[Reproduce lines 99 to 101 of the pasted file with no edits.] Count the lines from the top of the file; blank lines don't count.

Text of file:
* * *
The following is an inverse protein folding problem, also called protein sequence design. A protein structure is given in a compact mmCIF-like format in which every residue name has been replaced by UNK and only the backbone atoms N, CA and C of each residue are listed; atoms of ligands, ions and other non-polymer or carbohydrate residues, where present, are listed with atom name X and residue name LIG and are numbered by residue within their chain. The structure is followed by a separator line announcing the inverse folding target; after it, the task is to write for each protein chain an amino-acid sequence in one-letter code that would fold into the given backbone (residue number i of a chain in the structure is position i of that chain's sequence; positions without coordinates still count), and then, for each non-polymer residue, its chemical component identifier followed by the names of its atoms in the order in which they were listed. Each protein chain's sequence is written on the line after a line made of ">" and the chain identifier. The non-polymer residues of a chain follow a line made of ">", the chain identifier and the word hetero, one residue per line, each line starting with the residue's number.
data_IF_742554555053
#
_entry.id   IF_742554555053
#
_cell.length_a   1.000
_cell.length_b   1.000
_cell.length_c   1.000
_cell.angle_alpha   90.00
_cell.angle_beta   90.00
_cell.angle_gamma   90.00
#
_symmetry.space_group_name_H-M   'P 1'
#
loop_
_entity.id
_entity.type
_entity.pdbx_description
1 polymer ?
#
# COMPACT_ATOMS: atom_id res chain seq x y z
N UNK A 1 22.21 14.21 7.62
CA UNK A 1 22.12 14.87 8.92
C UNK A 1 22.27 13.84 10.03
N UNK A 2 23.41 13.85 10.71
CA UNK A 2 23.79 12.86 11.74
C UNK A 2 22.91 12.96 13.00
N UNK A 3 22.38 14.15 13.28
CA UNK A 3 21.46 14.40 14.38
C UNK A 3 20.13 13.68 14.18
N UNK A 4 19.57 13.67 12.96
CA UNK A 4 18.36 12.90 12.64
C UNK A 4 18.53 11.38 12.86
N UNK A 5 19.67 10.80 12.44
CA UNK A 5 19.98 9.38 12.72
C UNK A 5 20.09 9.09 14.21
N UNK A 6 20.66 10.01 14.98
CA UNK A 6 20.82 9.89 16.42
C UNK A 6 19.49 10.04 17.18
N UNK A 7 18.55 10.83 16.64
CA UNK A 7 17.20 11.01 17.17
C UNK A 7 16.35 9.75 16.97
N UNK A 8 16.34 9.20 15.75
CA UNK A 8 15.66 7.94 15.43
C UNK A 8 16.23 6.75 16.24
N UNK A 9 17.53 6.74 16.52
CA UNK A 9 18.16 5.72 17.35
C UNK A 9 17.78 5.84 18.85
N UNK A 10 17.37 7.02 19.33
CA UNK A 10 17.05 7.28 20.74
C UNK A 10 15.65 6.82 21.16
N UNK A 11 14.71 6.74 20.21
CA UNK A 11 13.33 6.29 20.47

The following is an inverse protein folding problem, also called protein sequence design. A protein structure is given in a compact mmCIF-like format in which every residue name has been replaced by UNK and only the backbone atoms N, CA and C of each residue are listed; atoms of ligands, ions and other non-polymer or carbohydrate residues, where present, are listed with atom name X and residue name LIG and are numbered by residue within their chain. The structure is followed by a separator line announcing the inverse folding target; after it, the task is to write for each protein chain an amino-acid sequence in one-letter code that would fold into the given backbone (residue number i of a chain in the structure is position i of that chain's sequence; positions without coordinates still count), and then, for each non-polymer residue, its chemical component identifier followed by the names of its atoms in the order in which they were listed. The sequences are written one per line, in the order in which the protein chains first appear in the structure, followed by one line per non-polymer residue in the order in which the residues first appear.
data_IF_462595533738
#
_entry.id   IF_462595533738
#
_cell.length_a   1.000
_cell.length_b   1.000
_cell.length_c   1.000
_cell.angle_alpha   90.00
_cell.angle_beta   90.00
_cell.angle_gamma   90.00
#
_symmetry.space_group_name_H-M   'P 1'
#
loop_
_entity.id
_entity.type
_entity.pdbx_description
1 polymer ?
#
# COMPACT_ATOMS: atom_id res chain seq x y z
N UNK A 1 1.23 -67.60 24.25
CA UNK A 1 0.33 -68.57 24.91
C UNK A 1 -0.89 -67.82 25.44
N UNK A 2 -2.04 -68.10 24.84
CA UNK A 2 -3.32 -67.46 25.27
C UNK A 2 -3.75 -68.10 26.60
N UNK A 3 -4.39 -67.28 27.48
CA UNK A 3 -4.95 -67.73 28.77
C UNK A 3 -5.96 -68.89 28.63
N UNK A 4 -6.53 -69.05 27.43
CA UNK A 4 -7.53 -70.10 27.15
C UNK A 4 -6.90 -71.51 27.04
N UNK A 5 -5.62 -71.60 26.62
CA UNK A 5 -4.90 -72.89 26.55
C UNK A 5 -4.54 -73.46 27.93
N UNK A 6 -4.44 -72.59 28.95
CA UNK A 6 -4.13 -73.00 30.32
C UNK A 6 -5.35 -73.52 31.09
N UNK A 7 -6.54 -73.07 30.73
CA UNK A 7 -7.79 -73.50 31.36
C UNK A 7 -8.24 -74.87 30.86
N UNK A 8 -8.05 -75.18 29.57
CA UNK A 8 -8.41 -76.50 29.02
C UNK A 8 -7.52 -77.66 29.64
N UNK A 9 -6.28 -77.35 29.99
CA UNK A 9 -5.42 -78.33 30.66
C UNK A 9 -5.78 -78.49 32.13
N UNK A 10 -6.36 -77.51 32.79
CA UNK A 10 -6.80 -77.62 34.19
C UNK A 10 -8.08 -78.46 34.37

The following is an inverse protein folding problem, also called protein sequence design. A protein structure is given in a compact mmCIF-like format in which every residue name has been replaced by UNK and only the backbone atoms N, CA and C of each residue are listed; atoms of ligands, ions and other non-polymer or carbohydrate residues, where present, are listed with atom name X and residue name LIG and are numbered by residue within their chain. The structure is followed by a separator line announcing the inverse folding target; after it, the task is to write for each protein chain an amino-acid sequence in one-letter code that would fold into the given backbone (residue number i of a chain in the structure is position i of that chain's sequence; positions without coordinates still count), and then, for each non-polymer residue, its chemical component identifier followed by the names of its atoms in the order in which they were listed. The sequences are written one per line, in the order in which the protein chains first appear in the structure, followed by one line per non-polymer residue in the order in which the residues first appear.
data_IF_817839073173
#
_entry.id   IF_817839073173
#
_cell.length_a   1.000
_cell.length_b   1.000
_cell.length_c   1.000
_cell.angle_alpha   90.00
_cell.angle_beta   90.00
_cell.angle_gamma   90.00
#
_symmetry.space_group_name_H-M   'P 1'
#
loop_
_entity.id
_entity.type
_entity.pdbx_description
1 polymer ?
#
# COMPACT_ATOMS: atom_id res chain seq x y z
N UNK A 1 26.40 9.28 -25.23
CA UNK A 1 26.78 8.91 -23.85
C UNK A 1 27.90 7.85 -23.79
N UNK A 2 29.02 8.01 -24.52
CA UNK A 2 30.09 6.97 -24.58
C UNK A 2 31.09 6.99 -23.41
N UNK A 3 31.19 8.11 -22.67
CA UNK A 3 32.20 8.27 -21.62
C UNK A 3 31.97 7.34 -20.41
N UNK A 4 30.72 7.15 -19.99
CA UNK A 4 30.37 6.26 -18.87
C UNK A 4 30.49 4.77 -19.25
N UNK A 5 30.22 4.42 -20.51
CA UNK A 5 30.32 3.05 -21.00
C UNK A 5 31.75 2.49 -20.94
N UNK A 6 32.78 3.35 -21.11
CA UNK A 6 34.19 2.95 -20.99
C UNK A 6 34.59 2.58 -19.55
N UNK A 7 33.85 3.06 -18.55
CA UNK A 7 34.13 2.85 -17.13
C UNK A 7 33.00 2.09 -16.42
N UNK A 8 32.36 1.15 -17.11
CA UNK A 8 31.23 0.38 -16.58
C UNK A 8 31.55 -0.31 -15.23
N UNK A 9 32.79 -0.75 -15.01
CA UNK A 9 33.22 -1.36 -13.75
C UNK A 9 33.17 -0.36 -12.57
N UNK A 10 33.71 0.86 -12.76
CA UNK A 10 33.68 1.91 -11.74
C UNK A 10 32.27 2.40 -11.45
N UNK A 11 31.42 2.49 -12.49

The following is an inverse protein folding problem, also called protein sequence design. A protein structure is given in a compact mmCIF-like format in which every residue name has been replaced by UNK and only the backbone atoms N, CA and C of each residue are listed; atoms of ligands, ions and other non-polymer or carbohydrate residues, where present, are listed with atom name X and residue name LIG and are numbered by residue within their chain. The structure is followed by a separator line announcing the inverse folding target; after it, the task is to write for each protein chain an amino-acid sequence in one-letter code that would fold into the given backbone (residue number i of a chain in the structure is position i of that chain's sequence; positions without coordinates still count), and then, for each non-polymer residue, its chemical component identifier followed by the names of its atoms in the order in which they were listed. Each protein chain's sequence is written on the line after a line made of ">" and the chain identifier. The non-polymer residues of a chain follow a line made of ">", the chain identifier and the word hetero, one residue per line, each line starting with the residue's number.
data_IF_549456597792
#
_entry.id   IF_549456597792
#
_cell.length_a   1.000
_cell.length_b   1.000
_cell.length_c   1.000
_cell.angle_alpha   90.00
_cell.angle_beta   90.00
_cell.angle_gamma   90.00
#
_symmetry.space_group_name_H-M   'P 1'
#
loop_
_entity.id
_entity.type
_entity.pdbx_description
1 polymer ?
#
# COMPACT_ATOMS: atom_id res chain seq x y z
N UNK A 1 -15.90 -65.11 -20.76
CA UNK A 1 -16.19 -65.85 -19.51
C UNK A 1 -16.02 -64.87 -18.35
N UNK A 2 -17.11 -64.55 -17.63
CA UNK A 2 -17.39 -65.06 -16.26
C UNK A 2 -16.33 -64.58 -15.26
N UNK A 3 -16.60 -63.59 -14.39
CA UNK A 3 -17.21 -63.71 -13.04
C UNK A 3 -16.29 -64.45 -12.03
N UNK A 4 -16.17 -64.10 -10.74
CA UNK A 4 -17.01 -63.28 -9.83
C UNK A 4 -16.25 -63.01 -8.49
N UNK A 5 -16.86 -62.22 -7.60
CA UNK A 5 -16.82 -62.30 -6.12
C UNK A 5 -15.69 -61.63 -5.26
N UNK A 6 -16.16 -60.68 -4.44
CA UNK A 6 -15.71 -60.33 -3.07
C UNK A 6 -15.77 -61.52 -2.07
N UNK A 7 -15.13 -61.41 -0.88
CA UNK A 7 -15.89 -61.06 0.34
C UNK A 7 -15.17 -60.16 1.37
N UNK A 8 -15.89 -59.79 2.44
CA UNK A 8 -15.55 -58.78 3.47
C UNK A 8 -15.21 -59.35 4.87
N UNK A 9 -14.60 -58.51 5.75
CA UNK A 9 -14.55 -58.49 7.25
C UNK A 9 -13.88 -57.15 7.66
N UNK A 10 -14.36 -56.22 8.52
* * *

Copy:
N UNK A 9 -6.28 -77.35 29.99
CA UNK A 9 -5.42 -78.33 30.66
C UNK A 9 -5.78 -78.49 32.13